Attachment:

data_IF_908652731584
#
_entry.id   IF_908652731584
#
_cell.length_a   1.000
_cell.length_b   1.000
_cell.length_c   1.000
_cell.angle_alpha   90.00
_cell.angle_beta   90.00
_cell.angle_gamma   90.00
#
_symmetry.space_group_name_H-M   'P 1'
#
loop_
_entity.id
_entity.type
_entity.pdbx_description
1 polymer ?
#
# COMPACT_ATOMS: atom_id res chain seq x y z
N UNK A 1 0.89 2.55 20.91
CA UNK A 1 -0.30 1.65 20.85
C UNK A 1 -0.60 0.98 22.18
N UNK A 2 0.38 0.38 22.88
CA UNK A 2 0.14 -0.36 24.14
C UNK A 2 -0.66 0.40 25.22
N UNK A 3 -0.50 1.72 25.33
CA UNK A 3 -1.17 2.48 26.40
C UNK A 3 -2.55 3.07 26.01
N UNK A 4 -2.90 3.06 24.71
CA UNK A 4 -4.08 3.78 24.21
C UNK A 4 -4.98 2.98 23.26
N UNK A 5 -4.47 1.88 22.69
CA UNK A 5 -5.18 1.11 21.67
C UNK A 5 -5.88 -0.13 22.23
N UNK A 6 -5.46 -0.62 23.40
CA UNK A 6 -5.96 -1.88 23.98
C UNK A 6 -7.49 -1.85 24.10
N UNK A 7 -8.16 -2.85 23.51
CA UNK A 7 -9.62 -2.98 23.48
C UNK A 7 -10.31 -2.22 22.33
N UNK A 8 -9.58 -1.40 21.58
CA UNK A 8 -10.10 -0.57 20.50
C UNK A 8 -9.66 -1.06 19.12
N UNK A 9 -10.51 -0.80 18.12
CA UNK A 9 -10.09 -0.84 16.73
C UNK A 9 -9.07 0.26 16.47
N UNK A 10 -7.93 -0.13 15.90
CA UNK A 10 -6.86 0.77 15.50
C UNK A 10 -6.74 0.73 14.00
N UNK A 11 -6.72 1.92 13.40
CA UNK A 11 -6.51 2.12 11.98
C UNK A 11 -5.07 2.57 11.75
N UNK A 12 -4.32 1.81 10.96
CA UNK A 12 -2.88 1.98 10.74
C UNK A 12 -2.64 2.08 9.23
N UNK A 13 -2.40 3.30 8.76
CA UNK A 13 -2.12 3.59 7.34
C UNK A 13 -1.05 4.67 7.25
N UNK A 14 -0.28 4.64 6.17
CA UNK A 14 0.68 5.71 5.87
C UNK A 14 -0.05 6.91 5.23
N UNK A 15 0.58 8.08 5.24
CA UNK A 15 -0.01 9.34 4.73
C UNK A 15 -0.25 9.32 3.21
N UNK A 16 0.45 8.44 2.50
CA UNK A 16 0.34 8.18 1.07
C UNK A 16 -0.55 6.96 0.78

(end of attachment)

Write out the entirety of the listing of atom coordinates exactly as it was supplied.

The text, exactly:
data_IF_908652731584
#
_entry.id   IF_908652731584
#
_cell.length_a   1.000
_cell.length_b   1.000
_cell.length_c   1.000
_cell.angle_alpha   90.00
_cell.angle_beta   90.00
_cell.angle_gamma   90.00
#
_symmetry.space_group_name_H-M   'P 1'
#
loop_
_entity.id
_entity.type
_entity.pdbx_description
1 polymer ?
#
# COMPACT_ATOMS: atom_id res chain seq x y z
N UNK A 1 0.89 2.55 20.91
CA UNK A 1 -0.30 1.65 20.85
C UNK A 1 -0.60 0.98 22.18
N UNK A 2 0.38 0.38 22.88
CA UNK A 2 0.14 -0.36 24.14
C UNK A 2 -0.66 0.40 25.22
N UNK A 3 -0.50 1.72 25.33
CA UNK A 3 -1.17 2.48 26.40
C UNK A 3 -2.55 3.07 26.01
N UNK A 4 -2.90 3.06 24.71
CA UNK A 4 -4.08 3.78 24.21
C UNK A 4 -4.98 2.98 23.26
N UNK A 5 -4.47 1.88 22.69
CA UNK A 5 -5.18 1.11 21.67
C UNK A 5 -5.88 -0.13 22.23
N UNK A 6 -5.46 -0.62 23.40
CA UNK A 6 -5.96 -1.88 23.98
C UNK A 6 -7.49 -1.85 24.10
N UNK A 7 -8.16 -2.85 23.51
CA UNK A 7 -9.62 -2.98 23.48
C UNK A 7 -10.31 -2.22 22.33
N UNK A 8 -9.58 -1.40 21.58
CA UNK A 8 -10.10 -0.57 20.50
C UNK A 8 -9.66 -1.06 19.12
N UNK A 9 -10.51 -0.80 18.12
CA UNK A 9 -10.09 -0.84 16.73
C UNK A 9 -9.07 0.26 16.47
N UNK A 10 -7.93 -0.13 15.90
CA UNK A 10 -6.86 0.77 15.50
C UNK A 10 -6.74 0.73 14.00
N UNK A 11 -6.72 1.92 13.40
CA UNK A 11 -6.51 2.12 11.98
C UNK A 11 -5.07 2.57 11.75
N UNK A 12 -4.32 1.81 10.96
CA UNK A 12 -2.88 1.98 10.74
C UNK A 12 -2.64 2.08 9.23
N UNK A 13 -2.40 3.30 8.76
CA UNK A 13 -2.12 3.59 7.34
C UNK A 13 -1.05 4.67 7.25
N UNK A 14 -0.28 4.64 6.17
CA UNK A 14 0.68 5.71 5.87
C UNK A 14 -0.05 6.91 5.23
N UNK A 15 0.58 8.08 5.24
CA UNK A 15 -0.01 9.34 4.73
C UNK A 15 -0.25 9.32 3.21
N UNK A 16 0.45 8.44 2.50
CA UNK A 16 0.34 8.18 1.07
C UNK A 16 -0.55 6.96 0.78